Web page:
JOHNSON CITY (press release)—The Gray Fossil Site has produced another animal that is completely new to science. This time, it is an ancient type of small pond turtle.
The new species, Sternotherus palaeodorus, derives from the name of a living genus, Sternotherus, but is represented by the name palaeodorus. The name combines the Greek palaios, meaning “old” and the Latin odorus, which means “stinky.” Its nickname is subsequently “Old Stinky.” Specimens are now on exhibit at the museum.
Dr. Blaine Schubert, associate professor in the Department of Geosciences at East Tennessee State University and director of the ETSU and General Shale Natural History Museum, recently completed a paper about two new species of the oldest fossil musk turtles known, one of which was discovered at the Gray Fossil Site. The paper was completed with Jason Bourque, a paleontologist and preparator at the Florida Museum of Natural History who is particularly well-known for his research on turtles. The paper was published earlier this year in the Journal of Vertebrate Paleontology and describes two new species of musk turtles, one from Gray and the other from Florida.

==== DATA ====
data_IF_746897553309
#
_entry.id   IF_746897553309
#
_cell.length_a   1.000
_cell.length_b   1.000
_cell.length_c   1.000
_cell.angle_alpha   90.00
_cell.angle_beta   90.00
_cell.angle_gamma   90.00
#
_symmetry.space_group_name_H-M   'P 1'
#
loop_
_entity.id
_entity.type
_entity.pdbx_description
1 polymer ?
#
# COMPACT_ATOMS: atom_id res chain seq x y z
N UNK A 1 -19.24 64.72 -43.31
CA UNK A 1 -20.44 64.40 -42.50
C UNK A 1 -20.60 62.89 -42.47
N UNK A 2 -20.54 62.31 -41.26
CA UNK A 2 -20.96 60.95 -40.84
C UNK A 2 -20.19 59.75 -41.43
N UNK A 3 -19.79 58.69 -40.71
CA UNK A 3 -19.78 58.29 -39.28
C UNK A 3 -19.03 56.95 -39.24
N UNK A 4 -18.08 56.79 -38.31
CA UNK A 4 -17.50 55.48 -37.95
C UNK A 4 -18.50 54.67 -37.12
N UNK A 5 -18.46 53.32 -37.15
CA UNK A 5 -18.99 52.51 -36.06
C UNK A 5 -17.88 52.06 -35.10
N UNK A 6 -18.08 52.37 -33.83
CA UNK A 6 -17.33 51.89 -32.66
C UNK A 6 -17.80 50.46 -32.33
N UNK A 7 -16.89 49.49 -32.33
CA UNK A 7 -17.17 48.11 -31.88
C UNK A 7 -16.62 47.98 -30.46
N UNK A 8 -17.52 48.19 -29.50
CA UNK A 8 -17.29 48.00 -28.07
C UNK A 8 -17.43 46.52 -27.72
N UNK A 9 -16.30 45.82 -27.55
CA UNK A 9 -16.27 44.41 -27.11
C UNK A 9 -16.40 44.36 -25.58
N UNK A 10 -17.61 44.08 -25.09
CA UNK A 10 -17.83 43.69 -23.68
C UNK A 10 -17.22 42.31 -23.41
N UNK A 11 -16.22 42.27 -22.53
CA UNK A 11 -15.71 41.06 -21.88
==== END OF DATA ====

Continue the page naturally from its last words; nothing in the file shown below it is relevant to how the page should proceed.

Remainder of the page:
Musk turtles are small and spend much of their time underwater. These turtles earned the name “musk turtle” from their ability to emit a foul, musky odor from scent glands along the edge of their shell.
The ETSU and General Shale Natural History Museum and Gray Fossil Site showcases the 5 million-year-old Gray Fossil Site and its ecosystem. Visitors are invited to observe live excavations from May through October. There are also special events held at the museum, such as lunchtime lectures each month, “Fossil and Artifact ID Nights” every other month and many ongoing youth programs, including the summer Paleo Camps which are currently under way.